The Freight Audit and Payment
Providers of freight bill audit and payment services can be divided into four categories:
- Large companies with staffs of over 200 employees that process several billions of dollars of freight invoices and employ some level of technology in auditing and paying bills.
- Medium-size companies that have less than 200 employees and process between several hundred million and billions of dollars of freight invoices. They may use new technologies to efficiently conduct business.
- Small “mom & pop” firms that represent a majority of the freight audit/pay providers and the majority of freight dollars paid to carriers. Often, smaller firms have one or two large customers and perform the same services for several other smaller shippers. Or, they may use the audit and payment services to supplement other services they may offer. These firms typically have less than 10 associates (often one or two) and may employ some level of technology in auditing freight invoices. Often they provide other services like freight negotiation and logistics consulting. These companies are often third logistics providers.
- Specialty firms that concentrate on one or two modes of transportation, mostly small parcel or express. These firms capitalize on service guarantee failures or unique tariffs like household goods. There is much competition in this group, but only a few provide extensive invoice audits.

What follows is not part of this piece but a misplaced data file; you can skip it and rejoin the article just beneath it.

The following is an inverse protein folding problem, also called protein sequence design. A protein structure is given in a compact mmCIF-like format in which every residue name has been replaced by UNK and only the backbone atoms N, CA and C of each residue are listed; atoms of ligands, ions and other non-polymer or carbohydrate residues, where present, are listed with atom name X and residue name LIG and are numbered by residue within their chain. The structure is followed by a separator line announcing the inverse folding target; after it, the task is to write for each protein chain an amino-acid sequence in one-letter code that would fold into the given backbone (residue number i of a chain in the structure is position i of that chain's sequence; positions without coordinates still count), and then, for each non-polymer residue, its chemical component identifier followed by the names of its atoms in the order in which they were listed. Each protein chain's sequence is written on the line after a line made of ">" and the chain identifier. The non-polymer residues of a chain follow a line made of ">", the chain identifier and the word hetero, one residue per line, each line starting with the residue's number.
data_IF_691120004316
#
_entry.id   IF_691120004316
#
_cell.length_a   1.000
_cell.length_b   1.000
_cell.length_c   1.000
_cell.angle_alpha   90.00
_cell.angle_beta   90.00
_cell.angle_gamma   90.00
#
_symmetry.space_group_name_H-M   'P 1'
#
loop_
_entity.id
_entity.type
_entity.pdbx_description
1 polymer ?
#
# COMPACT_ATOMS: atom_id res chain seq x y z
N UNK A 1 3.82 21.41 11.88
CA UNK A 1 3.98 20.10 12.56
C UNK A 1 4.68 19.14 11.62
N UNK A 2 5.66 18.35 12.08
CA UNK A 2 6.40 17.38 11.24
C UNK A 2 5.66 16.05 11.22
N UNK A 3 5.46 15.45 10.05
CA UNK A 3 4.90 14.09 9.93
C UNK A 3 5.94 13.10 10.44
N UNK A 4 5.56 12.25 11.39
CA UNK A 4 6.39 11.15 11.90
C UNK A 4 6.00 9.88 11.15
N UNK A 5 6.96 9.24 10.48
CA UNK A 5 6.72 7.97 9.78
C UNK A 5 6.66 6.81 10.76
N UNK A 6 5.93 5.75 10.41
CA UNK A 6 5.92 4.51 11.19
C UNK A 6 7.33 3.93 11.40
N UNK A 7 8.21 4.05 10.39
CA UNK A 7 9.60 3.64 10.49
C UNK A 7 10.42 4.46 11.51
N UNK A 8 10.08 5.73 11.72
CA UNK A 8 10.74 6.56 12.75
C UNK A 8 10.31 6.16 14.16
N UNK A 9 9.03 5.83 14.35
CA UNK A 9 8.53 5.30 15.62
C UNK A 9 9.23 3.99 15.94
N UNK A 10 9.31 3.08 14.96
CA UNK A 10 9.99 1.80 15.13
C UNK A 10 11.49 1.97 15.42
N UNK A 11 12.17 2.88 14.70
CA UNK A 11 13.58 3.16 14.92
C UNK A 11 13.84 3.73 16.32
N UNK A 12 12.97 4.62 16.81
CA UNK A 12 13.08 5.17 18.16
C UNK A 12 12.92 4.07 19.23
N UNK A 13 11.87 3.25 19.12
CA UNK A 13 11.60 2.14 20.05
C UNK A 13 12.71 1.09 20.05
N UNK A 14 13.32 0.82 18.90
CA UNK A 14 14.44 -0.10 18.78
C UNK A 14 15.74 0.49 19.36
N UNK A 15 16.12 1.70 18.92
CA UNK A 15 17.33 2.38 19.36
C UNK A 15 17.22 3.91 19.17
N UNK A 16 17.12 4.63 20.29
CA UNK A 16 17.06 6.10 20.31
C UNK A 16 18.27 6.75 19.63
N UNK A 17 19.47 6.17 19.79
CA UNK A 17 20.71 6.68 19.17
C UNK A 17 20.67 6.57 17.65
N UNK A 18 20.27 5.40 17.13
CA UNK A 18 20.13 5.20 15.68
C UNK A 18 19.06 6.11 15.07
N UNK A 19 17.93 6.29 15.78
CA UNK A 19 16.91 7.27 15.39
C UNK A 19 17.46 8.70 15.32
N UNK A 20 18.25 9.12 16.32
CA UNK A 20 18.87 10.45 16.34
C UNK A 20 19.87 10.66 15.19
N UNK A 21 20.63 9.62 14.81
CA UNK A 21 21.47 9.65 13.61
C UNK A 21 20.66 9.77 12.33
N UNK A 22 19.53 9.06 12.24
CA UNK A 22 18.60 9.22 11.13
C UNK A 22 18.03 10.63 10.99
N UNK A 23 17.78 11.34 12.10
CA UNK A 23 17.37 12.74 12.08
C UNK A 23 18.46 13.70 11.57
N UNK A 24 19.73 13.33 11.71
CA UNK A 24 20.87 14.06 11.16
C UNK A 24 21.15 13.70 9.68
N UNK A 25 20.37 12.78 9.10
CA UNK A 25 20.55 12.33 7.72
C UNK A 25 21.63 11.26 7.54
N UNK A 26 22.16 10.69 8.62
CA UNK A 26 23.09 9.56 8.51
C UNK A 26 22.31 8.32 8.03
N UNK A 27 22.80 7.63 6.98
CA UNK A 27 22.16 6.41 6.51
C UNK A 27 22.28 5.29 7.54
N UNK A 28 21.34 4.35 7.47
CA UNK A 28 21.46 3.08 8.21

Today, automation is driving change in this industry. But only some providers are leveraging available technology in ways that benefit the shipper. A buyer of freight audit and payment services might be told by a service provider, “We are able to transmit data in XML and flat files and in real time,” when in reality most of the transportation industry is still using EDI and is slow to update records in real time. Just because the auditing firm can send XML, a shipper won’t get the information any faster from carriers that are still using EDI. Firms that understand this reality might say, “We can transmit data in many formats, and we use the latest version of EDI.” Invoice files from carriers need to be translated into data that audit and payment firms can import into their systems. Carriers update or change these files, which requires the auditing firms to modify their programs to translate the file. The reality is that auditing firms do not always change their translation programs to keep up with carrier changes. It costs money and resources. As a result, carriers send many versions of invoice files to auditing firms. New invoice files tend to contain more detail than older files, therefore, auditing firms with older translations provide less detail on shipment transactions.